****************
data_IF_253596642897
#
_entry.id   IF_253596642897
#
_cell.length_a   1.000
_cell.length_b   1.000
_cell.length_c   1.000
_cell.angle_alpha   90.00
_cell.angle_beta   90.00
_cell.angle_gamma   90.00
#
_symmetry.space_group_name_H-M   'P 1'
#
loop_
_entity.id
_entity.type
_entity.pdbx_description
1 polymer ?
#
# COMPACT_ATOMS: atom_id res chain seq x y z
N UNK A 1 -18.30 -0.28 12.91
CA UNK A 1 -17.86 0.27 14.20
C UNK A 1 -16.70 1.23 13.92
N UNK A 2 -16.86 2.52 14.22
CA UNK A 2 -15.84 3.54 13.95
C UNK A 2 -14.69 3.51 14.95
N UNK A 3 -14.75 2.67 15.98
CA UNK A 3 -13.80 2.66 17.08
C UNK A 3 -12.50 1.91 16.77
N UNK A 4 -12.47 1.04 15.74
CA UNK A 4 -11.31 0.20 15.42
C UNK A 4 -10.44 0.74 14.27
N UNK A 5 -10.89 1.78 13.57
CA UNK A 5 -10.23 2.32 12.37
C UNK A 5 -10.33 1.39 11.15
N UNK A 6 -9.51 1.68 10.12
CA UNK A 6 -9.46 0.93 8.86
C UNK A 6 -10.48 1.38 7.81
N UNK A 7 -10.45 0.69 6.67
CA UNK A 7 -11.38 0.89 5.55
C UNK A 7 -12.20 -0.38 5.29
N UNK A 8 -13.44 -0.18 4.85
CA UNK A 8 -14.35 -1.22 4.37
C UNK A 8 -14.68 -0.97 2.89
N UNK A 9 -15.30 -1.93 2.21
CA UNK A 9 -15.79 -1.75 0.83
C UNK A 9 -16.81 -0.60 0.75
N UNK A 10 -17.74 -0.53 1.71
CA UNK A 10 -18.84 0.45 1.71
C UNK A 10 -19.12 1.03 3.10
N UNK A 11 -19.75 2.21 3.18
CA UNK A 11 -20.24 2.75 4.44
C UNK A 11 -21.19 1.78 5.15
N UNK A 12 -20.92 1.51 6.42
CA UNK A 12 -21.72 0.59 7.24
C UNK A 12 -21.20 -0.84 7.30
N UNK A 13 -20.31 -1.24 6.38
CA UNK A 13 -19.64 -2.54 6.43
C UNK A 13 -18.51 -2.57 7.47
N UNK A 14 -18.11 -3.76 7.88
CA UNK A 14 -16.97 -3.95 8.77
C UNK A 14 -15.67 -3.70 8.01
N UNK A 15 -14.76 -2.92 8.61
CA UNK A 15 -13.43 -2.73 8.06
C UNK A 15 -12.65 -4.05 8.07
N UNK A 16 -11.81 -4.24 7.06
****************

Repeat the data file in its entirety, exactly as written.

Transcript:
data_IF_253596642897
#
_entry.id   IF_253596642897
#
_cell.length_a   1.000
_cell.length_b   1.000
_cell.length_c   1.000
_cell.angle_alpha   90.00
_cell.angle_beta   90.00
_cell.angle_gamma   90.00
#
_symmetry.space_group_name_H-M   'P 1'
#
loop_
_entity.id
_entity.type
_entity.pdbx_description
1 polymer ?
#
# COMPACT_ATOMS: atom_id res chain seq x y z
N UNK A 1 -18.30 -0.28 12.91
CA UNK A 1 -17.86 0.27 14.20
C UNK A 1 -16.70 1.23 13.92
N UNK A 2 -16.86 2.52 14.22
CA UNK A 2 -15.84 3.54 13.95
C UNK A 2 -14.69 3.51 14.95
N UNK A 3 -14.75 2.67 15.98
CA UNK A 3 -13.80 2.66 17.08
C UNK A 3 -12.50 1.91 16.77
N UNK A 4 -12.47 1.04 15.74
CA UNK A 4 -11.31 0.20 15.42
C UNK A 4 -10.44 0.74 14.27
N UNK A 5 -10.89 1.78 13.57
CA UNK A 5 -10.23 2.32 12.37
C UNK A 5 -10.33 1.39 11.15
N UNK A 6 -9.51 1.68 10.12
CA UNK A 6 -9.46 0.93 8.86
C UNK A 6 -10.48 1.38 7.81
N UNK A 7 -10.45 0.69 6.67
CA UNK A 7 -11.38 0.89 5.55
C UNK A 7 -12.20 -0.38 5.29
N UNK A 8 -13.44 -0.18 4.85
CA UNK A 8 -14.35 -1.22 4.37
C UNK A 8 -14.68 -0.97 2.89
N UNK A 9 -15.30 -1.93 2.21
CA UNK A 9 -15.79 -1.75 0.83
C UNK A 9 -16.81 -0.60 0.75
N UNK A 10 -17.74 -0.53 1.71
CA UNK A 10 -18.84 0.45 1.71
C UNK A 10 -19.12 1.03 3.10
N UNK A 11 -19.75 2.21 3.18
CA UNK A 11 -20.24 2.75 4.44
C UNK A 11 -21.19 1.78 5.15
N UNK A 12 -20.92 1.51 6.42
CA UNK A 12 -21.72 0.59 7.24
C UNK A 12 -21.20 -0.84 7.30
N UNK A 13 -20.31 -1.24 6.38
CA UNK A 13 -19.64 -2.54 6.43
C UNK A 13 -18.51 -2.57 7.47
N UNK A 14 -18.11 -3.76 7.88
CA UNK A 14 -16.97 -3.95 8.77
C UNK A 14 -15.67 -3.70 8.01
N UNK A 15 -14.76 -2.92 8.61
CA UNK A 15 -13.43 -2.73 8.06
C UNK A 15 -12.65 -4.05 8.07
N UNK A 16 -11.81 -4.24 7.06